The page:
Short Prison Sentences & Small Fines May Not Stop Tiger Poachers



A team of researchers has reviewed 10 years of Tiger Patrol records that show important insights into poaching patterns in Kerinci Seblat National Park, Indonesia, in a ground breaking new paper published in the scientific journal ‘Biological Conservation’

The study shows that during the ten years period between 2005 and 2014 the National Park Management Authority Tiger Protection and Conservation Units (TPCUs) carried out a total of 757 anti-poaching patrols on foot totalling 3,713-patrol team days with 13,947 km walked.

Professor David Macdonald WildCRU Director and contributing author said: “What is immediately clear is the grit, bravery, and determination of the individuals involved. Despite the tough terrain, during this ten year period, six enforcement units patrolled nearly half the 1.4 million hectares of the Kerinci Seblat National Park”.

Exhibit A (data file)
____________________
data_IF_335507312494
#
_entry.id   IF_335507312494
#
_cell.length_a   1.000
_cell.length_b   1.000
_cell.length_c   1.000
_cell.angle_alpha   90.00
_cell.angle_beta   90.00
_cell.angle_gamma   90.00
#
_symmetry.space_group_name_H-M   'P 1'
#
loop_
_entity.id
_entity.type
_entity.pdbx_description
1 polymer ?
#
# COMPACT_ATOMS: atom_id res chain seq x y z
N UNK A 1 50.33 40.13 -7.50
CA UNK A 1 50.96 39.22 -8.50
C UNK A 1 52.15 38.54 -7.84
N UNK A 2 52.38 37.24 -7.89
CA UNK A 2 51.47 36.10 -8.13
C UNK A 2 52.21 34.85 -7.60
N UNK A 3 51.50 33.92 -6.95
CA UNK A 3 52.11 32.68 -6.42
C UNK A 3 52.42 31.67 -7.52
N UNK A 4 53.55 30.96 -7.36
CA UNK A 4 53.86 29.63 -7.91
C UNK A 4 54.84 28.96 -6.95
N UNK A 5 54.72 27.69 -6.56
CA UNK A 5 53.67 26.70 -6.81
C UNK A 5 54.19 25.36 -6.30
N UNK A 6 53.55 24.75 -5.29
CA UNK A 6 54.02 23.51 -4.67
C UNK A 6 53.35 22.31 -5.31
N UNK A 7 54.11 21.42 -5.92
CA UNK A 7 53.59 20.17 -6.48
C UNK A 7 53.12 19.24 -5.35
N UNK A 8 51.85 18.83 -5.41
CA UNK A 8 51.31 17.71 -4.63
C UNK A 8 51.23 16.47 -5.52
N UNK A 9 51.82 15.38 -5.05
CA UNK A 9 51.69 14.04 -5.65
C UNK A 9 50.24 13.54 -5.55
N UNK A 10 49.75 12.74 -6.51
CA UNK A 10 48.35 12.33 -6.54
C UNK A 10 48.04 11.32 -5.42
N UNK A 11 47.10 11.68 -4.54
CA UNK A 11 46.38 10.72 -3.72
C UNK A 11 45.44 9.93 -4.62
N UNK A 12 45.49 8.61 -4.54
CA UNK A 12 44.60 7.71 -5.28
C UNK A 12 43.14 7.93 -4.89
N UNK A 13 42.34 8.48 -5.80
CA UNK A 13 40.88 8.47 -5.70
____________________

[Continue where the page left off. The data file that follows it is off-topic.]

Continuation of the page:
The researchers report that the TPCU enforcement effort during this time was also highly effective. Between 2010 and 2014 the teams detected and destroyed 231 tiger snares in the National Park, and led 24 enforcement operations that resulted in the arrest of 40 tiger poachers and traders.

This vital anti-poaching project puts boots on the ground and it pays dividends

Pk Dian, from FFI’s Indonesia Program and co-author of the paper said, “This vital anti-poaching project puts boots on the ground and it pays dividends. We found evidence of 24 tigers in snares between 2010 and 2014. No doubt the number would have been higher if it were not for these enforcement efforts.

More than 90% of those arrested were prosecuted. However, the researchers also report on the leniency of the punishments provided. While Indonesian Wildlife law allows a maximum 5 years sentence and fine equivalent to USD 7,600, the study showed that the average sentence was closer to one year, with a fine of just USD 107.

Dr Neil D’Cruze, Head of Wildlife Research and Policy, World Animal Protection and contributing author said: “The findings of this important study highlight how enforcement effort needs to be equally backed up by political will if we are going to successfully prevent poaching and protect the world’s remaining tigers”.


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